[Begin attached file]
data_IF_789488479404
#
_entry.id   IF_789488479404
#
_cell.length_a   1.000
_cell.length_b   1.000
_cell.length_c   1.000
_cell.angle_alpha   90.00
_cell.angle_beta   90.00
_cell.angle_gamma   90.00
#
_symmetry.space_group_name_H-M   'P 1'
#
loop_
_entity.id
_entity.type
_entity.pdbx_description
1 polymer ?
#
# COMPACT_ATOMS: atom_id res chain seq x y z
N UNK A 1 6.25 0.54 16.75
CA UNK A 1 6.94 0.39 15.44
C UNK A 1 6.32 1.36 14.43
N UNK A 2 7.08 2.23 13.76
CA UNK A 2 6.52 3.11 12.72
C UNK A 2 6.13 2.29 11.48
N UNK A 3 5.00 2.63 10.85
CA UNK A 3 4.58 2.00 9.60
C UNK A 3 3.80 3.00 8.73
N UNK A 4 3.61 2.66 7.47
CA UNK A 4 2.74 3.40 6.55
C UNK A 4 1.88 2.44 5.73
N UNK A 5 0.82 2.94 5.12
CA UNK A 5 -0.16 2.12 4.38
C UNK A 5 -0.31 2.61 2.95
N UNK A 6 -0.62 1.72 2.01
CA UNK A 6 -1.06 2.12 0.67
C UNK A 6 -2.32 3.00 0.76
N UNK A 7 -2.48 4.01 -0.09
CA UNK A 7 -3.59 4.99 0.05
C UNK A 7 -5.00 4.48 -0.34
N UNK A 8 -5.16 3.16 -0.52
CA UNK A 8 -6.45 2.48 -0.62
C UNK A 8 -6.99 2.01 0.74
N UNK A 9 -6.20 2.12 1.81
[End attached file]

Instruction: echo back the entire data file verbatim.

data_IF_789488479404
#
_entry.id   IF_789488479404
#
_cell.length_a   1.000
_cell.length_b   1.000
_cell.length_c   1.000
_cell.angle_alpha   90.00
_cell.angle_beta   90.00
_cell.angle_gamma   90.00
#
_symmetry.space_group_name_H-M   'P 1'
#
loop_
_entity.id
_entity.type
_entity.pdbx_description
1 polymer ?
#
# COMPACT_ATOMS: atom_id res chain seq x y z
N UNK A 1 6.25 0.54 16.75
CA UNK A 1 6.94 0.39 15.44
C UNK A 1 6.32 1.36 14.43
N UNK A 2 7.08 2.23 13.76
CA UNK A 2 6.52 3.11 12.72
C UNK A 2 6.13 2.29 11.48
N UNK A 3 5.00 2.63 10.85
CA UNK A 3 4.58 2.00 9.60
C UNK A 3 3.80 3.00 8.73
N UNK A 4 3.61 2.66 7.47
CA UNK A 4 2.74 3.40 6.55
C UNK A 4 1.88 2.44 5.73
N UNK A 5 0.82 2.94 5.12
CA UNK A 5 -0.16 2.12 4.38
C UNK A 5 -0.31 2.61 2.95
N UNK A 6 -0.62 1.72 2.01
CA UNK A 6 -1.06 2.12 0.67
C UNK A 6 -2.32 3.00 0.76
N UNK A 7 -2.48 4.01 -0.09
CA UNK A 7 -3.59 4.99 0.05
C UNK A 7 -5.00 4.48 -0.34
N UNK A 8 -5.16 3.16 -0.52
CA UNK A 8 -6.45 2.48 -0.62
C UNK A 8 -6.99 2.01 0.74
N UNK A 9 -6.20 2.12 1.81